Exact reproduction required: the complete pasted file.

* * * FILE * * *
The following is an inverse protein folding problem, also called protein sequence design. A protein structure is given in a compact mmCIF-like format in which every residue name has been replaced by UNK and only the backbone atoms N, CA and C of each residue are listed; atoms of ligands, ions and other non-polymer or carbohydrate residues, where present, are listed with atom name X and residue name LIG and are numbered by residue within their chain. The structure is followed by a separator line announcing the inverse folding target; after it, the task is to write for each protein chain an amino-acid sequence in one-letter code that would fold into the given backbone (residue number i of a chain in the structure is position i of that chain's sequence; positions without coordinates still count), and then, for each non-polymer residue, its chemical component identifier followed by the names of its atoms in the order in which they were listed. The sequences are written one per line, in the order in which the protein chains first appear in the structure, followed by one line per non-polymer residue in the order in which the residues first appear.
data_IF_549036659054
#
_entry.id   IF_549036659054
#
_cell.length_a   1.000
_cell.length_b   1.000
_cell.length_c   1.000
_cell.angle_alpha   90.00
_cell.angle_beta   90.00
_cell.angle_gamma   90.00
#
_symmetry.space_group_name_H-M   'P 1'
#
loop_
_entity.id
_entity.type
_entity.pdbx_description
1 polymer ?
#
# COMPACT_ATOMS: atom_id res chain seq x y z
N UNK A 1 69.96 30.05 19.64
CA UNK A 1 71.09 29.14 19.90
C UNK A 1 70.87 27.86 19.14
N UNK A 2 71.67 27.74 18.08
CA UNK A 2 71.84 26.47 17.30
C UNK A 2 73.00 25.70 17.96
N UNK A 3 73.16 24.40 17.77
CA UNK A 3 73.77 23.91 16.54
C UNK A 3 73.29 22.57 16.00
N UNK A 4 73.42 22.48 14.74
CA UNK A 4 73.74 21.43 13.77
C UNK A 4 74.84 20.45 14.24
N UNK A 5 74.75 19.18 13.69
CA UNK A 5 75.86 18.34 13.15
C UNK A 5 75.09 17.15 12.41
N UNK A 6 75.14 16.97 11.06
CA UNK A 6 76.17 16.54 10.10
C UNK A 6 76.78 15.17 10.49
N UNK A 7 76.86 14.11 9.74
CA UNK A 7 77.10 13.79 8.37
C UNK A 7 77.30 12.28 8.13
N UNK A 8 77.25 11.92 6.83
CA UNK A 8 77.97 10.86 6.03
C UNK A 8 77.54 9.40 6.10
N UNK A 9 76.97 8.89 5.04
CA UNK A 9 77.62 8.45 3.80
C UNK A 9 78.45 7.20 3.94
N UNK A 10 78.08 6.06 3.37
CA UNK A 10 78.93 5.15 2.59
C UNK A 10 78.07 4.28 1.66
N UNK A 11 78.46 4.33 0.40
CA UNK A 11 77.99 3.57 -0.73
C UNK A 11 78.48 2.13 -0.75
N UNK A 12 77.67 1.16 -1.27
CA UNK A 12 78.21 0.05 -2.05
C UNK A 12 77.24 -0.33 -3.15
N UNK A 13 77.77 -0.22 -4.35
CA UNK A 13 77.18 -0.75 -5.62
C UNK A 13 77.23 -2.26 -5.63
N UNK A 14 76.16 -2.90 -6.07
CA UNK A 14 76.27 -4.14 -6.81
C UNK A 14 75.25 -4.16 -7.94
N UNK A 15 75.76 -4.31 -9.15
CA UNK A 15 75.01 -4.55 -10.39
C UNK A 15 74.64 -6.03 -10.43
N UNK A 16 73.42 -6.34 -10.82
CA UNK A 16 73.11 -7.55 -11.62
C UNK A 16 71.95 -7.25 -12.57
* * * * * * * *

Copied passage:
The following is an inverse protein folding problem, also called protein sequence design. A protein structure is given in a compact mmCIF-like format in which every residue name has been replaced by UNK and only the backbone atoms N, CA and C of each residue are listed; atoms of ligands, ions and other non-polymer or carbohydrate residues, where present, are listed with atom name X and residue name LIG and are numbered by residue within their chain. The structure is followed by a separator line announcing the inverse folding target; after it, the task is to write for each protein chain an amino-acid sequence in one-letter code that would fold into the given backbone (residue number i of a chain in the structure is position i of that chain's sequence; positions without coordinates still count), and then, for each non-polymer residue, its chemical component identifier followed by the names of its atoms in the order in which they were listed. The sequences are written one per line, in the order in which the protein chains first appear in the structure, followed by one line per non-polymer residue in the order in which the residues first appear.
data_IF_549036659054
#
_entry.id   IF_549036659054
#
_cell.length_a   1.000
_cell.length_b   1.000
_cell.length_c   1.000
_cell.angle_alpha   90.00
_cell.angle_beta   90.00
_cell.angle_gamma   90.00
#
_symmetry.space_group_name_H-M   'P 1'
#
loop_
_entity.id
_entity.type
_entity.pdbx_description
1 polymer ?
#
# COMPACT_ATOMS: atom_id res chain seq x y z
N UNK A 1 69.96 30.05 19.64
CA UNK A 1 71.09 29.14 19.90
C UNK A 1 70.87 27.86 19.14
N UNK A 2 71.67 27.74 18.08
CA UNK A 2 71.84 26.47 17.30
C UNK A 2 73.00 25.70 17.96
N UNK A 3 73.16 24.40 17.77
CA UNK A 3 73.77 23.91 16.54
C UNK A 3 73.29 22.57 16.00
N UNK A 4 73.42 22.48 14.74
CA UNK A 4 73.74 21.43 13.77
C UNK A 4 74.84 20.45 14.24
N UNK A 5 74.75 19.18 13.69
CA UNK A 5 75.86 18.34 13.15
C UNK A 5 75.09 17.15 12.41
N UNK A 6 75.14 16.97 11.06
CA UNK A 6 76.17 16.54 10.10
C UNK A 6 76.78 15.17 10.49
N UNK A 7 76.86 14.11 9.74
CA UNK A 7 77.10 13.79 8.37
C UNK A 7 77.30 12.28 8.13
N UNK A 8 77.25 11.92 6.83
CA UNK A 8 77.97 10.86 6.03
C UNK A 8 77.54 9.40 6.10
N UNK A 9 76.97 8.89 5.04
CA UNK A 9 77.62 8.45 3.80
C UNK A 9 78.45 7.20 3.94
N UNK A 10 78.08 6.06 3.37
CA UNK A 10 78.93 5.15 2.59
C UNK A 10 78.07 4.28 1.66
N UNK A 11 78.46 4.33 0.40
CA UNK A 11 77.99 3.57 -0.73
C UNK A 11 78.48 2.13 -0.75
N UNK A 12 77.67 1.16 -1.27
CA UNK A 12 78.21 0.05 -2.05
C UNK A 12 77.24 -0.33 -3.15
N UNK A 13 77.77 -0.22 -4.35
CA UNK A 13 77.18 -0.75 -5.62
C UNK A 13 77.23 -2.26 -5.63
N UNK A 14 76.16 -2.90 -6.07
CA UNK A 14 76.27 -4.14 -6.81
C UNK A 14 75.25 -4.16 -7.94
N UNK A 15 75.76 -4.31 -9.15
CA UNK A 15 75.01 -4.55 -10.39
C UNK A 15 74.64 -6.03 -10.43
N UNK A 16 73.42 -6.34 -10.82
CA UNK A 16 73.11 -7.55 -11.62
C UNK A 16 71.95 -7.25 -12.57